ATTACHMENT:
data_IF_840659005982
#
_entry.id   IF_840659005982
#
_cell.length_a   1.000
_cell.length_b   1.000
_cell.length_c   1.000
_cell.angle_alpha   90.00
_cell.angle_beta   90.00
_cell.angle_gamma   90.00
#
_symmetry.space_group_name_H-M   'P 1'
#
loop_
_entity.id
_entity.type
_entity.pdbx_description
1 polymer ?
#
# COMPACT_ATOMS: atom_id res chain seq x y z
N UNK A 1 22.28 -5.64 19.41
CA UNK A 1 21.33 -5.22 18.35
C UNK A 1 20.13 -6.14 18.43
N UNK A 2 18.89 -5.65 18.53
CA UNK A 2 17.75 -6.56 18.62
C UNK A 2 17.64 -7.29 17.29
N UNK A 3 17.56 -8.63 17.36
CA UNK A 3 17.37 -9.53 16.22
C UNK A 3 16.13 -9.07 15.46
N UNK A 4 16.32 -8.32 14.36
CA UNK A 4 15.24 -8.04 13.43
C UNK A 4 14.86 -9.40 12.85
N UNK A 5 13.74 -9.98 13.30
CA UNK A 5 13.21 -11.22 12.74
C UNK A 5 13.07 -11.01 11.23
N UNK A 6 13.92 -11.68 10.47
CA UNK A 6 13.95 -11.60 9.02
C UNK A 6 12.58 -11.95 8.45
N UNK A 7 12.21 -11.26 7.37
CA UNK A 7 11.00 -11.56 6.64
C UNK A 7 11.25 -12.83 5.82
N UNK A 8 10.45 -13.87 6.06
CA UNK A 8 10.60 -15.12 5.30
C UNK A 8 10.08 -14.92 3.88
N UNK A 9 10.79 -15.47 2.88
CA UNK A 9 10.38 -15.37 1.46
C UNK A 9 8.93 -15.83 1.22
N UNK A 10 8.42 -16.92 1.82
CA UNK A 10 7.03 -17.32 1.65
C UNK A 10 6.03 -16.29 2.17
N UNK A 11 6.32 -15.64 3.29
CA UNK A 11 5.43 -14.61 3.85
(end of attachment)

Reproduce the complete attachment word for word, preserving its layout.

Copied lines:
data_IF_840659005982
#
_entry.id   IF_840659005982
#
_cell.length_a   1.000
_cell.length_b   1.000
_cell.length_c   1.000
_cell.angle_alpha   90.00
_cell.angle_beta   90.00
_cell.angle_gamma   90.00
#
_symmetry.space_group_name_H-M   'P 1'
#
loop_
_entity.id
_entity.type
_entity.pdbx_description
1 polymer ?
#
# COMPACT_ATOMS: atom_id res chain seq x y z
N UNK A 1 22.28 -5.64 19.41
CA UNK A 1 21.33 -5.22 18.35
C UNK A 1 20.13 -6.14 18.43
N UNK A 2 18.89 -5.65 18.53
CA UNK A 2 17.75 -6.56 18.62
C UNK A 2 17.64 -7.29 17.29
N UNK A 3 17.56 -8.63 17.36
CA UNK A 3 17.37 -9.53 16.22
C UNK A 3 16.13 -9.07 15.46
N UNK A 4 16.32 -8.32 14.36
CA UNK A 4 15.24 -8.04 13.43
C UNK A 4 14.86 -9.40 12.85
N UNK A 5 13.74 -9.98 13.30
CA UNK A 5 13.21 -11.22 12.74
C UNK A 5 13.07 -11.01 11.23
N UNK A 6 13.92 -11.68 10.47
CA UNK A 6 13.95 -11.60 9.02
C UNK A 6 12.58 -11.95 8.45
N UNK A 7 12.21 -11.26 7.37
CA UNK A 7 11.00 -11.56 6.64
C UNK A 7 11.25 -12.83 5.82
N UNK A 8 10.45 -13.87 6.06
CA UNK A 8 10.60 -15.12 5.30
C UNK A 8 10.08 -14.92 3.88
N UNK A 9 10.79 -15.47 2.88
CA UNK A 9 10.38 -15.37 1.46
C UNK A 9 8.93 -15.83 1.22
N UNK A 10 8.42 -16.92 1.82
CA UNK A 10 7.03 -17.32 1.65
C UNK A 10 6.03 -16.29 2.17
N UNK A 11 6.32 -15.64 3.29
CA UNK A 11 5.43 -14.61 3.85